Will Sparrow's Road

Book review by
Barbara Schultz, Common Sense Media
Will Sparrow's Road Book Poster Image
Colorful characters bring Elizabethan fair to life.

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A lot or a little?

The parents' guide to what's in this book.

Educational Value

Will Sparrow's Road takes place mainly in the fairs of Elizabethan-era England. Readers will learn about the ways of life of entertainers and vendors who traveled from fair to fair, earning a meager living. Types of food and drink, clothing, living conditions, and types of occupations are presented as part of Will Sparrow's world. Novelist Karen Cushman also includes an Author's Note that includes historical background and a list of additional fiction and nonfiction resources for English history.

Positive Messages

Will Sparrow, and readers, learn not to judge people by their appearance, as many of the most unusual-looking people Will meets at the fair turn out to be the most giving friends. Once Will begins to make true connections with people, his values also improve as well; the book shows how when a child receives kindness, he begins to think of others and is less likely to do hurtful things.

Positive Role Models & Representations

When the novel begins, Will has already been discarded by his parents -- a mother who abandoned him and a father who traded him for ale. The young man occasionally places his trust in the wrong person, but he also encounters a couple of adults who surprise him with their kindness. Samuel Knobby, who travels the fairs and entertains people with his trained pig, Duchess, is generous to Will, and Will is moved by the sweet relationship between man and pig. Will also comes to trust and respect Fitz,a little person who shows Will a great example of loyalty.

Violence

Will witnesses fights that leave Fitz bruised and bleeding. Another man Will meets threatens, or hits people, with a walking stick. Late in the novel, a man falls and hits his head on a rock. The book also includes a couple of incidents of adult cruelty to children: A man strikes a young girl and locks her in a wagon, and he forcibly drags her from place to place.

Sex
Language

There's a lot of name-calling in the book, actually, but it's all along the lines of one of those Shakespearean Insults calendars. People are called "varlet," "wheyfaced," "writhled shrimp," etc. Some of the cruelest insults are directed at a little person.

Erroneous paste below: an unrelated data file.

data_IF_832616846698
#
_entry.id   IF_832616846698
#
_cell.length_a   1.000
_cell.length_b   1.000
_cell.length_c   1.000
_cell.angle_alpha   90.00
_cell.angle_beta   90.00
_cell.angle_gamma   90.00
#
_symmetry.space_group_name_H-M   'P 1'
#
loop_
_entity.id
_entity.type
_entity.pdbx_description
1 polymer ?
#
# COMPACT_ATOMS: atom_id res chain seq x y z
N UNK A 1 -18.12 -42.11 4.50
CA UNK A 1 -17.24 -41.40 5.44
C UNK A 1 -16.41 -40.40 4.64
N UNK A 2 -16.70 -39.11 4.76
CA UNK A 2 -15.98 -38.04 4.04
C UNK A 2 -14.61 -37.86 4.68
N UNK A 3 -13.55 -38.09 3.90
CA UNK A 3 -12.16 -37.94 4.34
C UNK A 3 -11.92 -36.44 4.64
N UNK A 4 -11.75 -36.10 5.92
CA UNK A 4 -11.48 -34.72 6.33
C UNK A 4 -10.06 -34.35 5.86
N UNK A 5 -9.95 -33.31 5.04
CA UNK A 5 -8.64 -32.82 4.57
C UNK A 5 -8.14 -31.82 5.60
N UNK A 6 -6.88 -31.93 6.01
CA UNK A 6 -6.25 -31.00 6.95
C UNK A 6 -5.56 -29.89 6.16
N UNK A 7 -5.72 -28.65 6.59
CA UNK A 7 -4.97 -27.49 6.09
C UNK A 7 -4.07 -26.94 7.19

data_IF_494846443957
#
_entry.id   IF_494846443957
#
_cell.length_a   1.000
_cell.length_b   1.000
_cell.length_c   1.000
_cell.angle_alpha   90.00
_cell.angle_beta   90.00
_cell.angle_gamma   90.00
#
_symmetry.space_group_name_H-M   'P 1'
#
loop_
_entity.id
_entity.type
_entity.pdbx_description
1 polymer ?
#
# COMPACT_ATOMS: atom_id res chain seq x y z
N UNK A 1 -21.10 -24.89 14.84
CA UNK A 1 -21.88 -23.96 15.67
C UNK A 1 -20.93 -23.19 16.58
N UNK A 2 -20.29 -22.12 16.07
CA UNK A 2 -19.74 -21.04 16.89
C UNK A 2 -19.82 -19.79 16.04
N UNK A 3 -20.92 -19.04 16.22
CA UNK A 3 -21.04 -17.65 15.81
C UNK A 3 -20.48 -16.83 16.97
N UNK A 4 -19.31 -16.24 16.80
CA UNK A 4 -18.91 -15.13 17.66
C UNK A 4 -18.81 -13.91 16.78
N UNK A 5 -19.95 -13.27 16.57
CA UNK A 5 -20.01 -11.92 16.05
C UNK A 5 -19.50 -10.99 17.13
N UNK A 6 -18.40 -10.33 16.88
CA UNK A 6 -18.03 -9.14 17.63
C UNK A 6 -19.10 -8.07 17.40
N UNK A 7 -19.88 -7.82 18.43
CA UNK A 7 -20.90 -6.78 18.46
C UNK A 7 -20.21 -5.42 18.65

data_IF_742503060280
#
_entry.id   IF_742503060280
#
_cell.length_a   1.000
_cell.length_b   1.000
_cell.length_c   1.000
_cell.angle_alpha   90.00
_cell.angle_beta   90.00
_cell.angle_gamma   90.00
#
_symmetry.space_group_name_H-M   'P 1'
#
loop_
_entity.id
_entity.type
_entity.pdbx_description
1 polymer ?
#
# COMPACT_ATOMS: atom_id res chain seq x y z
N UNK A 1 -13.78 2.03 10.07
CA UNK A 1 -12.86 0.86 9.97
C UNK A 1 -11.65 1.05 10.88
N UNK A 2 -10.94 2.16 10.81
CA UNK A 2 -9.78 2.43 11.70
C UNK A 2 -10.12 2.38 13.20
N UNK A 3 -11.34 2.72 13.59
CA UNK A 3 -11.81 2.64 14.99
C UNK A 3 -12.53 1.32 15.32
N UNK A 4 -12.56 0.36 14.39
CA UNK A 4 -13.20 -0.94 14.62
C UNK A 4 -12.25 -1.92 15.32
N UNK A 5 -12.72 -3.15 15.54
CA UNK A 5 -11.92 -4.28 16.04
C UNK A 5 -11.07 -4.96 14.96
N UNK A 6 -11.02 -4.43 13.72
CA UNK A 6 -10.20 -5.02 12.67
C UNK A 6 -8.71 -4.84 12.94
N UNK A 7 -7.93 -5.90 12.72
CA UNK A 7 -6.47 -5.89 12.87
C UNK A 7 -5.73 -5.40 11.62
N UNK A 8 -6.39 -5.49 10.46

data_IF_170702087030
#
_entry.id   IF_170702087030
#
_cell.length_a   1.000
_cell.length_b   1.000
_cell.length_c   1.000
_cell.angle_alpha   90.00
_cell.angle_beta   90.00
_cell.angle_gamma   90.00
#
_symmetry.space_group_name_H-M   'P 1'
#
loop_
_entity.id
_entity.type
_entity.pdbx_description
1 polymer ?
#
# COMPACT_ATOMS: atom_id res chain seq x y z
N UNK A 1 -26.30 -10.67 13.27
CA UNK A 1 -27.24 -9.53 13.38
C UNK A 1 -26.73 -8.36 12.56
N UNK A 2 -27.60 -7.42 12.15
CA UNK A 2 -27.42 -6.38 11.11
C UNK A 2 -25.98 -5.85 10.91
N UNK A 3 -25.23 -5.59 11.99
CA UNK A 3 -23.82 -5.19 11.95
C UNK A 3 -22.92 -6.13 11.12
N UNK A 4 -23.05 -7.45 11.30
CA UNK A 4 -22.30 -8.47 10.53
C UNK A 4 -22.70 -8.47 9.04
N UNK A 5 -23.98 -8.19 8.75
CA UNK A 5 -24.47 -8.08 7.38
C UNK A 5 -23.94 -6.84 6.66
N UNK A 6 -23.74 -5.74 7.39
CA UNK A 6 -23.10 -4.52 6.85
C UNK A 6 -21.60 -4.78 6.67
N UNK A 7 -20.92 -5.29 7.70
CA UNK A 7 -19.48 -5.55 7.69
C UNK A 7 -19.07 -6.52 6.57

Consumerism
Drinking, Drugs & Smoking

Ale is the favored drink of adults and children, and some men consume quite a lot. Will's father is a drunkard who traded his son to an innkeeper for ale. One vendor smokes a pipe.

What parents need to know

Parents need to know that Will Sparrow's Road is the latest historical novel by Karen Cushman, who won the Newbery medal for The Midwife's Apprentice. The book, which takes place in England at the end of the 16th century, is about a young boy who has escaped from the innkeeper to whom his father traded him for ale. Will endures physical and emotional hardships. He tries to harden himself against the world, lying and stealing to survive. Will winds up traveling from fair to fair, and he meets some kind people as well as some cheats and abusers. There are incidents of adults fist-fighting, resulting in bruises and minor injuries, as well as occurrences of adult-on-child violence. One man uses a walking stick as a weapon. The novel also includes a great deal of ale consumption by drinkers of all ages. Also note that a little person is laughed at and verbally abused.

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What's the story?

Newbery medalist Karen Cushman's WILL SPARROW'S ROAD is a historical novel that takes place in Elizabethan England. Young Will's father exchanged his son for ale, and Will is on the run, having escaped the innkeeper who now owns him. Will has no family or friends, no boots, and no money. He vows to live as a liar and thief, telling himself he will trust no one and will care only for himself and his own belly. Fearful of being found and taken back to the innkeeper, or his father, Will tries to keep a low profile, eating whatever he can steal or find growing along his way. Eventually, he falls in with a troupe of hucksters led by Master Tidball, who hires Will to verbally advertise the "oddities and prodigies" (strange creatures in jars, a half-cat half-girl, a three-legged chicken) that fair-goers can view for a penny. Traveling from fair to fair, Will meets a host of colorful characters -- and learns to trust his true friends.

Is it any good?

Will Sparrow's Road isn't the fantastical, action-packed novel that many modern middle-grade readers are accustomed to. There's some tension and suspense when Will and his friends find themselves in sticky situations, but mainly this is a touching, fascinating story about some colorful characters, and about a historical time and place. Boys and rirls will identify with Will; they'll worry about him when he's hungry or in danger, and feel his sadness when he says good-bye to Duchess. This is a sweet book that will give kids a little history lesson as well as an enjoyable read.

Talk to your kids about ...

  • Families can talk about Will's assertion that he cares "for no one but myself and for nothing but my belly." Why does he try to be so hard and independent?

  • Will Sparrow's Road is Karen Cushman's first novel with a male main character. Do you think she writes realistically from a boy's point of view?

  • What developments surprise Will in the book? What surprised you?

Book details

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